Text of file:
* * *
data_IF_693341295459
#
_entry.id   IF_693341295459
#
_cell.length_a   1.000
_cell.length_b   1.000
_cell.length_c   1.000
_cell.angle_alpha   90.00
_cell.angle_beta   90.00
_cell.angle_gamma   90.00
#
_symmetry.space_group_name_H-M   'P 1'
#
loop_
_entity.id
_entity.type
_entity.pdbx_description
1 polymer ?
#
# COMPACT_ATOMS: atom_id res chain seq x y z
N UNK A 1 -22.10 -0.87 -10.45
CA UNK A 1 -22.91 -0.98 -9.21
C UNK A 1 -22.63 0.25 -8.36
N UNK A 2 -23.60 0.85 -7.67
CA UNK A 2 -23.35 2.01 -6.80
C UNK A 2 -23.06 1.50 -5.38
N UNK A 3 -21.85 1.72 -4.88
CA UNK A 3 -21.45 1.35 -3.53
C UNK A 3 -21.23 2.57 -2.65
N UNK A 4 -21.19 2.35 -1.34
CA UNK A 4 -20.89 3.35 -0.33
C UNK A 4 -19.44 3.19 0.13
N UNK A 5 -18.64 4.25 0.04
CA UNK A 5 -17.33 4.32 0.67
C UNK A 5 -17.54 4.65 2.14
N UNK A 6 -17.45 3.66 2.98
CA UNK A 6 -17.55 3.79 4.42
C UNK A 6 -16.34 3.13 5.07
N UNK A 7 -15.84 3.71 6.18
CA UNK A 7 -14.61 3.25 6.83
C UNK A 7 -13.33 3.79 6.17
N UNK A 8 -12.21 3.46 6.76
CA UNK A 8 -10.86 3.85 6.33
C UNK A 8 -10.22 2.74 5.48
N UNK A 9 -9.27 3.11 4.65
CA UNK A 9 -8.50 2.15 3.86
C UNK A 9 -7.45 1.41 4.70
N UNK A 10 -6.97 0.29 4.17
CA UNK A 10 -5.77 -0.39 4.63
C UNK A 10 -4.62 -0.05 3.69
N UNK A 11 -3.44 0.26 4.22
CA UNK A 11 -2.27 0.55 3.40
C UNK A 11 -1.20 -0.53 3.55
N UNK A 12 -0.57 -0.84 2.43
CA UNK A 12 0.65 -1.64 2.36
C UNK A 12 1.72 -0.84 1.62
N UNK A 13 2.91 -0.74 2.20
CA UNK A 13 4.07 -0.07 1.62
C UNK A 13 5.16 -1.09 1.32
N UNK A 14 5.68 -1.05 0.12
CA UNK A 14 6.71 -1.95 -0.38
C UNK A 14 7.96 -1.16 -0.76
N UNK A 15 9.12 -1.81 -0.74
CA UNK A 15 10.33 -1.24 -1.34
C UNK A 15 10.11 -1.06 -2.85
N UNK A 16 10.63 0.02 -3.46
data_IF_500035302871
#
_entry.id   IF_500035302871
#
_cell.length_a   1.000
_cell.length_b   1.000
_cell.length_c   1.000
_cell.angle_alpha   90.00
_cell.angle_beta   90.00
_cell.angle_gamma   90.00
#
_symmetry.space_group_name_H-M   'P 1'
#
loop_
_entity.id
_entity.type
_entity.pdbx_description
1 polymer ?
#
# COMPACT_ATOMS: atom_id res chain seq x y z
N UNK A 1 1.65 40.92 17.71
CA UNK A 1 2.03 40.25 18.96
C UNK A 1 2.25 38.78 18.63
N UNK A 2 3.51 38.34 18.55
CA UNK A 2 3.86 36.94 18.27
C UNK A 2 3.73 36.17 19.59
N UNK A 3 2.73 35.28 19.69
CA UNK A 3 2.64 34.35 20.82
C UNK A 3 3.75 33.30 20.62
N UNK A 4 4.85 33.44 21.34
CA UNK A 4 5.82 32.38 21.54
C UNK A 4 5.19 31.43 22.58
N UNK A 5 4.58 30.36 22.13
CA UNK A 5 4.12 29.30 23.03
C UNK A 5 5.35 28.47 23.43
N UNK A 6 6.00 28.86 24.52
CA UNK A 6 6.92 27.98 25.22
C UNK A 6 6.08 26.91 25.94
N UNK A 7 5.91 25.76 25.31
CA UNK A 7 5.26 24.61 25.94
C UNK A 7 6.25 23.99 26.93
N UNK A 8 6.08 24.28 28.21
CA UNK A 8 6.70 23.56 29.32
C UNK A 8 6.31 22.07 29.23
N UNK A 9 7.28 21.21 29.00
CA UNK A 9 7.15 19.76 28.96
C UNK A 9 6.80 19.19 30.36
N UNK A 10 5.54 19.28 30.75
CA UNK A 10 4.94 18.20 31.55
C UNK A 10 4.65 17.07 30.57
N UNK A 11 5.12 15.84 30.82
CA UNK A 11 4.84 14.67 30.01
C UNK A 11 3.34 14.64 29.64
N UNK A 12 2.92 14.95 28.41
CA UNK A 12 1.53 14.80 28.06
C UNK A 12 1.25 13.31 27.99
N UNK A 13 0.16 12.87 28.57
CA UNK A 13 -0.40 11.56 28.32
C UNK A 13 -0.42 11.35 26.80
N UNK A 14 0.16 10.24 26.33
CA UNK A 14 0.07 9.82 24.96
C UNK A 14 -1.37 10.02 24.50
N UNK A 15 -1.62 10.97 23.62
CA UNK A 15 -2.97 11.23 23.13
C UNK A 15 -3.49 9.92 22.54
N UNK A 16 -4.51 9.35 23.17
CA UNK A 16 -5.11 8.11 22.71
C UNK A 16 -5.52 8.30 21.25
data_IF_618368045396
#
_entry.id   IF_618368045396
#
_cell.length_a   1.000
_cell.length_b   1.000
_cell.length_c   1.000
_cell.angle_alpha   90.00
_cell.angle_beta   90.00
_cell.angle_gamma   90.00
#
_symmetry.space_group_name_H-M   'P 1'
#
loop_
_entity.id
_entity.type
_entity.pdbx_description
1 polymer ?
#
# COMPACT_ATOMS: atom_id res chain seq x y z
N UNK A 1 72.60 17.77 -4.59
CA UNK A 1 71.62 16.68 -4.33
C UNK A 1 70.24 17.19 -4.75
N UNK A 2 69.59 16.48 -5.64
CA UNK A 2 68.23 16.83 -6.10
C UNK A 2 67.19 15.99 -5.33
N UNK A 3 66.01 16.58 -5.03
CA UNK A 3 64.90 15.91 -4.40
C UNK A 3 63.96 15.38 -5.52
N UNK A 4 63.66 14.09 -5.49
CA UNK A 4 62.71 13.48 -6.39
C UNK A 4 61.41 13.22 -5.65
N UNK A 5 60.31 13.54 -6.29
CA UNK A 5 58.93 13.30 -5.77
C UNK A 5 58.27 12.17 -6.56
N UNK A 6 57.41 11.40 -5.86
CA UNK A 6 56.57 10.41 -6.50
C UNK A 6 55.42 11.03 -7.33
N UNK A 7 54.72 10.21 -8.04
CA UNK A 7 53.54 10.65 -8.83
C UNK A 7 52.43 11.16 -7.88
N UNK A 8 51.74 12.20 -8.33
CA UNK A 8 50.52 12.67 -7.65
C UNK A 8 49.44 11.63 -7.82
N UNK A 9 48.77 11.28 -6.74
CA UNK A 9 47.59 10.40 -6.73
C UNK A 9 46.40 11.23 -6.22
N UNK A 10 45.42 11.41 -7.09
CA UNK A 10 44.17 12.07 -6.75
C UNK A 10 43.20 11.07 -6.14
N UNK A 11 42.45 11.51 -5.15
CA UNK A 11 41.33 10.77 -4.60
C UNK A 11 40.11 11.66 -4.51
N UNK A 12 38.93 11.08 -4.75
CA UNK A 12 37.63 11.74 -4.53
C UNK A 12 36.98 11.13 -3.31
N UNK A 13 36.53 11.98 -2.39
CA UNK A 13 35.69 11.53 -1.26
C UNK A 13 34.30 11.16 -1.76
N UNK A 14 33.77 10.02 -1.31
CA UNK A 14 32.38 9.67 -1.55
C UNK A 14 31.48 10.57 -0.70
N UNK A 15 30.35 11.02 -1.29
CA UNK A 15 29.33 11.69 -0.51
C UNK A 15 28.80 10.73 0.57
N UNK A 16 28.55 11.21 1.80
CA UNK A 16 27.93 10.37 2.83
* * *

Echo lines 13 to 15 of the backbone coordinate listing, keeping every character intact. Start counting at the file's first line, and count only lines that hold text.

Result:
#
loop_
_entity.id